The first large group you’ll find on the curve is the Early Majority. Those in this group can make or break your initiative—by either building momentum or determining the tool/opportunities in unimportant and not worth their time.

To actually cross the Chasm (where many technology implementations have gone to die), your technology implementation must be adopted by the Early Majority.  As a result, convincing the Early Majority to try the new technology is key to the success of your implementation.

The Tech Adoption Curve: The Chasm

Better understanding the mindsets of your faculty, staff, and students can mean faster adoption, deeper integration, and a higher return on your institution’s investment in technology. To help you build confidence working with different groups of technology users (and non-users) on your campus, this blog post is one of several in a series focusing on various areas of the Technology Adoption Curve.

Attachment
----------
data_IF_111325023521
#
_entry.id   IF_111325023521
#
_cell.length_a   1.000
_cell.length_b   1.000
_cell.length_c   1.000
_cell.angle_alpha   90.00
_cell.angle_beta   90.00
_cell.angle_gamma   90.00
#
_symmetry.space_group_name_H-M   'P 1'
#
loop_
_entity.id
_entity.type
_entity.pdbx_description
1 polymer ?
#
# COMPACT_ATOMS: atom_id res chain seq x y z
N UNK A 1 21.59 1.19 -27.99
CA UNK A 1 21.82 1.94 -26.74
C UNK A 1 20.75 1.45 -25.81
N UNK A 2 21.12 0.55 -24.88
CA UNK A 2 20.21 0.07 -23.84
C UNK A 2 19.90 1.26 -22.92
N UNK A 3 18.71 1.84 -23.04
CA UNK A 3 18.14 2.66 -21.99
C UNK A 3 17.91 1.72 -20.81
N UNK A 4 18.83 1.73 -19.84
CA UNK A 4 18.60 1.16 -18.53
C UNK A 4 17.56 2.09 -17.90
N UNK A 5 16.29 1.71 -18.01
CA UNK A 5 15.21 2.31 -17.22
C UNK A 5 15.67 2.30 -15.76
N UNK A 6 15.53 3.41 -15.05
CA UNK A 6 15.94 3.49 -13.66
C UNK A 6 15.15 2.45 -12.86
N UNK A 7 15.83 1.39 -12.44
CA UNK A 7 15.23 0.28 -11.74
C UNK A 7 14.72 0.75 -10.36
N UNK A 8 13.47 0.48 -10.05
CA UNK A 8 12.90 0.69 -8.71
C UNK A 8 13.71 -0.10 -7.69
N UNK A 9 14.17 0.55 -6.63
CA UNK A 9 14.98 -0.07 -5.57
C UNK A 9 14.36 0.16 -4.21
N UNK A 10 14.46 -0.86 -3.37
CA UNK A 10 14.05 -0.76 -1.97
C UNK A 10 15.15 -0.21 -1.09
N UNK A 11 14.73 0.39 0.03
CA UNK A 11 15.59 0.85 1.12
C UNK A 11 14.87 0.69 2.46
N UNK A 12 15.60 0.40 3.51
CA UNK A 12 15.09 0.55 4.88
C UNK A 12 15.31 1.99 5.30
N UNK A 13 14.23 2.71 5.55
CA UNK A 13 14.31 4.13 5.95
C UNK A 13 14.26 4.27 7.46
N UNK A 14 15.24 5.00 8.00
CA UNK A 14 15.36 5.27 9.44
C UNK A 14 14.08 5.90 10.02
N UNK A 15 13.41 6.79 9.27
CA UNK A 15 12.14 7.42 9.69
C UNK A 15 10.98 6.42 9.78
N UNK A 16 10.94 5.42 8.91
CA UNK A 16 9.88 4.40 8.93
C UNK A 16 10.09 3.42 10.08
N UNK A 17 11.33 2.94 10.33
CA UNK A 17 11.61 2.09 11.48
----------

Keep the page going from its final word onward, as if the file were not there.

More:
While we’ve previously discussed different groups of users, specifically Early Adopters and Innovators, this post will instead focus on a part of the Technology Adoption Curve that can mark the end of your campus’ success with a technology project or tool: The Chasm.

This break in the curve is where “shelfware”—technology purchased with good intentions, but not effectively implemented and ends up in storage—first goes on to the shelf.

The Tech Adoption Curve: Innovators & Early Adopters

Better understanding the mindsets of your faculty, staff, and students can mean faster adoption, deeper integration, and a higher return on your institution’s investment in technology. To help you build confidence working with different groups of technology users (and non-users) on your campus, this blog post is the first in a series focusing on various segments of the Technology Adoption Curve.